Suzuki SX4: Crossing over
- Deon Schoeman
- Life, etc
- 09 Apr 2014 (South Africa)
Suzuki is the automotive world’s small car champion. Combining big-car quality and features with agile, economical underpinnings and strong value, the Japanese marque’s range of compact models enjoy a giant-killing reputation that has earned them a loyal following. And yet, the latest SX4 seems larger and more conventional than its innovative predecessor. DEON SCHOEMAN finds out if it still lives up to the Suzuki ethos.
Suzuki is an automaker that manages to pack loads of innovation into small form factors.
The original SX4 was such a car: a compact hatchback with the raised ride height and all-wheel drive system of an SUV. While it felt like an everyday runabout to drive, it could tackle mild off-road conditions with all the enthusiasm of a full-blown all-terrainer.
Now there’s an all-new SX4, and this time, the focus is very much on the SUV part of the equation. Or perhaps I should call it a crossover, because the SX4’s attributes combine the space and versatility of a sleek wagon with a clever all-wheel drive system.
The newcomer is also substantially bigger than the little stocky hatchback it replaces, and its proportions are certainly more conventional in a crossover context. Admittedly, it’s still compact by SUV standards, but the shape is more wagon than hatch, with a bold front end and a tapering roofline.
A 185mm ride height, metallic-look front and rear scuff plates and sill protectors confirm the SX4’s robust all-terrain intentions, but the alloy wheels and those sexy, scalloped flanks also add a touch of sporty, urban flair.
The new SX4 range comprises a family of five, of which only the two top-spec models feature all-wheel drive. The other three make do with normal front-wheel drive, and rely on their taller stance to cope with the rough stuff, although ‘rough’ probably extends to nothing more challenging that game reserve gravel, or the average suburb’s pot-holed routes.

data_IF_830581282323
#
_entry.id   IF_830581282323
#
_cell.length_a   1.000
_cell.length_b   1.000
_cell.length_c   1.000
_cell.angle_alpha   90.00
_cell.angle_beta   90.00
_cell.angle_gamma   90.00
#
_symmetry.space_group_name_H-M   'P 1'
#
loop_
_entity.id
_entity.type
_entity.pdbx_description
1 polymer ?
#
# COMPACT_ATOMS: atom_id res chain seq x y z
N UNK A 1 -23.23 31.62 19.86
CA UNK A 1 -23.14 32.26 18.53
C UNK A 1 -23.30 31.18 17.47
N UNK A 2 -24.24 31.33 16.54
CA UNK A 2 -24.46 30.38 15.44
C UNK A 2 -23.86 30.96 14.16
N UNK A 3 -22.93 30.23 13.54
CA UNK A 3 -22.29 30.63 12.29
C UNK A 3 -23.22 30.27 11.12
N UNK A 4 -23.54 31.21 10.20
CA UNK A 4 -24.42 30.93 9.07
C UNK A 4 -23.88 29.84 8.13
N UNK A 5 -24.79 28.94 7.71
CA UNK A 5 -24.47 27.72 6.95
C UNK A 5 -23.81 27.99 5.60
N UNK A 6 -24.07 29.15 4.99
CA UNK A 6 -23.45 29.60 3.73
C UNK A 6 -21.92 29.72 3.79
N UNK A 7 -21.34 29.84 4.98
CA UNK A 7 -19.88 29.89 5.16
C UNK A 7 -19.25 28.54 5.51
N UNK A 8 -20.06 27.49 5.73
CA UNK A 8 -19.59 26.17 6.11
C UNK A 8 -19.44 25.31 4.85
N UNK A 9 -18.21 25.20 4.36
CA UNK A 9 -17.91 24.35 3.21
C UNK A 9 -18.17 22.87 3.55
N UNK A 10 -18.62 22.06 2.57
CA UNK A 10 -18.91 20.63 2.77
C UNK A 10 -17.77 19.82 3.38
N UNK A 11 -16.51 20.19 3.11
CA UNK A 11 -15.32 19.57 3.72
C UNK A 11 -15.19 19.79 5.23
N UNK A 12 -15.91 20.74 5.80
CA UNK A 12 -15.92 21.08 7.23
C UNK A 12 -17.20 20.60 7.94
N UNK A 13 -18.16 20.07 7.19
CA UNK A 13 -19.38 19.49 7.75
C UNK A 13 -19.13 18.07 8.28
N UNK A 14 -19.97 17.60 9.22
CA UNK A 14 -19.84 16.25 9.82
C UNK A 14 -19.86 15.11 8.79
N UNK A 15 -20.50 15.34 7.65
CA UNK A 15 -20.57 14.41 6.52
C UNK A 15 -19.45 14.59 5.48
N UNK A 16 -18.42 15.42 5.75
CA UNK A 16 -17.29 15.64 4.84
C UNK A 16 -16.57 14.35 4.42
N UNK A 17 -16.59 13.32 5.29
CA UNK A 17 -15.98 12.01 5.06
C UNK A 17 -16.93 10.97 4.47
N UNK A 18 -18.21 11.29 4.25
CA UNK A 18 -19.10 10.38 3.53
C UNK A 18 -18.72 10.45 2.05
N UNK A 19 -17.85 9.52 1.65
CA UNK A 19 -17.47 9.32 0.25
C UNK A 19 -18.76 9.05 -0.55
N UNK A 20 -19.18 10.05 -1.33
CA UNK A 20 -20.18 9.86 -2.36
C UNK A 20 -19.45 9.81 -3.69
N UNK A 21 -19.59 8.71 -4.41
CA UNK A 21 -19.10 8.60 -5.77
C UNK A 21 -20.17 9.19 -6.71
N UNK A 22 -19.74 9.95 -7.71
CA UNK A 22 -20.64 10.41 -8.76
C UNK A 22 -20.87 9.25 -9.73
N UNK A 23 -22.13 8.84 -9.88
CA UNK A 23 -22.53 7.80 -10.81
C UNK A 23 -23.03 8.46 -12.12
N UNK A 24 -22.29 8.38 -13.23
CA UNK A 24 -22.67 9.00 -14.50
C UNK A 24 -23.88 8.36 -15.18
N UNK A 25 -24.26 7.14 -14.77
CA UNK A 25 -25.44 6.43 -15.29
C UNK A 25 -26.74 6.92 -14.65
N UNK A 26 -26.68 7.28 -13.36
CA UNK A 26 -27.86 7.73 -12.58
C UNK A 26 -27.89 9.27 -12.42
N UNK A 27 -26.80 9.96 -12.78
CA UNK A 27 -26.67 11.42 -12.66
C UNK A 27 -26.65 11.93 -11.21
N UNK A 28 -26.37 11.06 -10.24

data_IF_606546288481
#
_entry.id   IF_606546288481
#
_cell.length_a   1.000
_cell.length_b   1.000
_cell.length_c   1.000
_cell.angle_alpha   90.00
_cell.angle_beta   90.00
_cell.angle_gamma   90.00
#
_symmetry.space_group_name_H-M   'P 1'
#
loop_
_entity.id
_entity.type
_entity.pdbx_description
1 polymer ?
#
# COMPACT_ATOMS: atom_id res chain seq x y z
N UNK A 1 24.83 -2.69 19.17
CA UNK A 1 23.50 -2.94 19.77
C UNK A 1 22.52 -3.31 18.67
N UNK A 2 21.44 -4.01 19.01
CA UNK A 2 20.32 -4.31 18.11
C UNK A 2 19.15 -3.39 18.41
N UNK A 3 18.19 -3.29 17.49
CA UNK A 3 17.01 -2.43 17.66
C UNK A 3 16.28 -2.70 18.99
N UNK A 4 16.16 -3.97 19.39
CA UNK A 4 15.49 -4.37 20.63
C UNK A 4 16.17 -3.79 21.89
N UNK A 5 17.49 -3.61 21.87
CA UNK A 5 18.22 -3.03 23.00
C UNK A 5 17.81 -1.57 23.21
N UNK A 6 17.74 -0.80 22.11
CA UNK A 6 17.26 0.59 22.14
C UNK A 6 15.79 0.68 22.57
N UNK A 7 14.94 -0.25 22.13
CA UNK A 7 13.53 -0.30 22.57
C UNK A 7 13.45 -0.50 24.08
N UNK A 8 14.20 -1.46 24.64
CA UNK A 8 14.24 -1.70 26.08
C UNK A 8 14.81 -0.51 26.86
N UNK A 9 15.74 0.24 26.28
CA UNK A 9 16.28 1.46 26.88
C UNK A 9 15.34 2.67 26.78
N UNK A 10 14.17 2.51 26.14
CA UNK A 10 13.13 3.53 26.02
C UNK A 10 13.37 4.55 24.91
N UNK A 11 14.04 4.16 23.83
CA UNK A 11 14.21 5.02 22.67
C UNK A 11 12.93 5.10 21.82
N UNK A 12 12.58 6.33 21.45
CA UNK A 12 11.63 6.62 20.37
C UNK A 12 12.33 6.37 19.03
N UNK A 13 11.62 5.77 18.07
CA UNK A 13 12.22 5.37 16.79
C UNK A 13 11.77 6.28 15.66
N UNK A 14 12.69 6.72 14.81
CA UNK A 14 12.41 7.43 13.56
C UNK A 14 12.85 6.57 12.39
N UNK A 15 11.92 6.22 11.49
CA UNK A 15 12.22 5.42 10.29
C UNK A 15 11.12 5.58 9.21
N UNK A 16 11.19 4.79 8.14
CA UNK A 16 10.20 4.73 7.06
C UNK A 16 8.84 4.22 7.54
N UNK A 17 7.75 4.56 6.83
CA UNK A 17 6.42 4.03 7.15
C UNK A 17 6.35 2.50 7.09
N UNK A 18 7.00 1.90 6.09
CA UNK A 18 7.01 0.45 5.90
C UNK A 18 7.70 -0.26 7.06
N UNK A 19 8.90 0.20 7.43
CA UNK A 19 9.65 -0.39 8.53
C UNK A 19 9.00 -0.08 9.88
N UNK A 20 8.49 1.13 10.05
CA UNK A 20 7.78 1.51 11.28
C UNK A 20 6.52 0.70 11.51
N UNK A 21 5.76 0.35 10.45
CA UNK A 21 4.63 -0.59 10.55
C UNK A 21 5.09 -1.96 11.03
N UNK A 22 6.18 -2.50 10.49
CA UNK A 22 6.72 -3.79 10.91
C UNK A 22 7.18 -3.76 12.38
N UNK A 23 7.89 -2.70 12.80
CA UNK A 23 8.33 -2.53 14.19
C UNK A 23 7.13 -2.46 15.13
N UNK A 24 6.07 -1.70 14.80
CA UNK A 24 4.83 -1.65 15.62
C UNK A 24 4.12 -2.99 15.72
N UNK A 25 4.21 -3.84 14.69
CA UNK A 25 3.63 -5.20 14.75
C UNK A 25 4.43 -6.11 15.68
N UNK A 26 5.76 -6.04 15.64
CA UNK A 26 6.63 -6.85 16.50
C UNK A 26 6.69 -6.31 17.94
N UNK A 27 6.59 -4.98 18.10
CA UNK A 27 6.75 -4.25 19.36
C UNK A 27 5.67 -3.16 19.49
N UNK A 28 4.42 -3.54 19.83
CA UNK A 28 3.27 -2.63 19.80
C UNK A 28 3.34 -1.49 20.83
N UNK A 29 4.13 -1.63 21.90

Frankly, it’s unlikely that SX4 owners will want to subject their steeds to anything more than that. And those that have a more committed urge to head off the beaten track should cast their eye over the all-wheel drive SX4s, equipped with a system Suzuki calls AllGrip.
AllGrip, the auto maker claims, offers more than just intelligent all-wheel drive: it also optimises throttle response, torque distribution and the operation of the electronic stability control system according to the selected setting on the AllGrip dial in the centre console.
In the default Auto mode, the system operates completely autonomously, constantly reacting to driving style, traction levels and road conditions. But you can also select Sport, Snow or Lock modes.
In Sport, the throttle action has more bite, adding some welcome alacrity to the SX4’s responses, while some urge is transferred to the rear wheels in the interests of agility. Snow/Mud mode optimises traction for slippery conditions, and also maps the throttle and steering responses for more gradual input. And in Lock mode, only offered in combination with the Snow/Mud setting, the front/rear torque split is fixed, ensuring sustained drive to all four wheels.
The absence of low range and a diff lock, as well as the road-biased tyres, mean that even AllGrip-equipped SX4’s offer 4x4 Lite at best. But the system’s optimised traction and responses do allow less than ideal terrain to be tackled with greater confidence – and the extra ground clearance also helps.